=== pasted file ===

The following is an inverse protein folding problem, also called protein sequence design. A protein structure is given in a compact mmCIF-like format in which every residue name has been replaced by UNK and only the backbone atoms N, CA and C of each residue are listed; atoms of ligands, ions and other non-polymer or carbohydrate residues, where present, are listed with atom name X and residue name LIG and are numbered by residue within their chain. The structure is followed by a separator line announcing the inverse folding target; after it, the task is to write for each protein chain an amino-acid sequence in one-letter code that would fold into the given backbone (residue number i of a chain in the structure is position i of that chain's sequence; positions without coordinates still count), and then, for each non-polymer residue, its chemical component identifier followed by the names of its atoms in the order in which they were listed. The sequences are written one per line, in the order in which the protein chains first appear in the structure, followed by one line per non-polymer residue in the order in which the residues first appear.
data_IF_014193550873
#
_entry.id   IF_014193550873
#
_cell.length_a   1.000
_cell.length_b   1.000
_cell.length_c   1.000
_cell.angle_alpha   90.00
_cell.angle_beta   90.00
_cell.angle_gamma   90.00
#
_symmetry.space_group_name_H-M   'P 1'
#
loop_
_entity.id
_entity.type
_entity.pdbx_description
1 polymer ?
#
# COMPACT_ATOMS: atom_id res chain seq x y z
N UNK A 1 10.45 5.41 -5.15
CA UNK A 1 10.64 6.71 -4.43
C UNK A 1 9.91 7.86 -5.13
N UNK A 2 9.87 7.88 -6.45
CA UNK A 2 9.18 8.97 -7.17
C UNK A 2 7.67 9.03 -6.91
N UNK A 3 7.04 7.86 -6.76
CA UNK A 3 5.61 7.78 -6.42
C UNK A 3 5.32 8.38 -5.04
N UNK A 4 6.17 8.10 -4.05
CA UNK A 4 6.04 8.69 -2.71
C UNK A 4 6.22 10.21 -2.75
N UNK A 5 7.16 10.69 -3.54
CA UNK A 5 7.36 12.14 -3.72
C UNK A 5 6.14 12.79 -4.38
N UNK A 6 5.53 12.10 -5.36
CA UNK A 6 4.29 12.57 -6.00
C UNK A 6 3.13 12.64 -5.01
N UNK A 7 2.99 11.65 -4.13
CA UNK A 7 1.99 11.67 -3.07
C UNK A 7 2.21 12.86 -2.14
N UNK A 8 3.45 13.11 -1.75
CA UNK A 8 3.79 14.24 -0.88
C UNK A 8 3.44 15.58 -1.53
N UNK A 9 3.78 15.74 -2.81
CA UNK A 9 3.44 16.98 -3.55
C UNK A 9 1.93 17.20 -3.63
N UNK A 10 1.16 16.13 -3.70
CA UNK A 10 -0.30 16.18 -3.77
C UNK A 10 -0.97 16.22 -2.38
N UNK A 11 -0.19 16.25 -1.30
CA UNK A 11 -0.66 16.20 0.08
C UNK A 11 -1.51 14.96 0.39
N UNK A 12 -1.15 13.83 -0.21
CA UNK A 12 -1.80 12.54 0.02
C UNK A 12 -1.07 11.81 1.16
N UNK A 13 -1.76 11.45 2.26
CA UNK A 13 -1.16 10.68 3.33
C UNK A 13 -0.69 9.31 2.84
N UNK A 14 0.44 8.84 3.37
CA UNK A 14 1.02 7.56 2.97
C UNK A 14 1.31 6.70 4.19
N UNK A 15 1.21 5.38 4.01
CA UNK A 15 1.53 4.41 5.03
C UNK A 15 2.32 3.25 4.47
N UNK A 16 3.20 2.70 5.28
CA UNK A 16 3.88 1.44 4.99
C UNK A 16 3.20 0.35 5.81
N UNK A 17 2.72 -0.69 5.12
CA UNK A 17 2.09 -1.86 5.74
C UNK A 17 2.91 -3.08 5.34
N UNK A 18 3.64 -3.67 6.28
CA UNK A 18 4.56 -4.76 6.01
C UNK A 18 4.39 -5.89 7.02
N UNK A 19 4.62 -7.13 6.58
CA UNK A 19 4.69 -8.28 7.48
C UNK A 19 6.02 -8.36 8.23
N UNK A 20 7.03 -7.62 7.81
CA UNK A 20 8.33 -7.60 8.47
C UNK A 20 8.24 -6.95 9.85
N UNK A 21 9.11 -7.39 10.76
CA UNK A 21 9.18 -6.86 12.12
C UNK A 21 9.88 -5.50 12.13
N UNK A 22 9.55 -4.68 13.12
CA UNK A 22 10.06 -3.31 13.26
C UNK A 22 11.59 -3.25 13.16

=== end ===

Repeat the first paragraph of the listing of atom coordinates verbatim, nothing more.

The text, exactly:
The following is an inverse protein folding problem, also called protein sequence design. A protein structure is given in a compact mmCIF-like format in which every residue name has been replaced by UNK and only the backbone atoms N, CA and C of each residue are listed; atoms of ligands, ions and other non-polymer or carbohydrate residues, where present, are listed with atom name X and residue name LIG and are numbered by residue within their chain. The structure is followed by a separator line announcing the inverse folding target; after it, the task is to write for each protein chain an amino-acid sequence in one-letter code that would fold into the given backbone (residue number i of a chain in the structure is position i of that chain's sequence; positions without coordinates still count), and then, for each non-polymer residue, its chemical component identifier followed by the names of its atoms in the order in which they were listed. The sequences are written one per line, in the order in which the protein chains first appear in the structure, followed by one line per non-polymer residue in the order in which the residues first appear.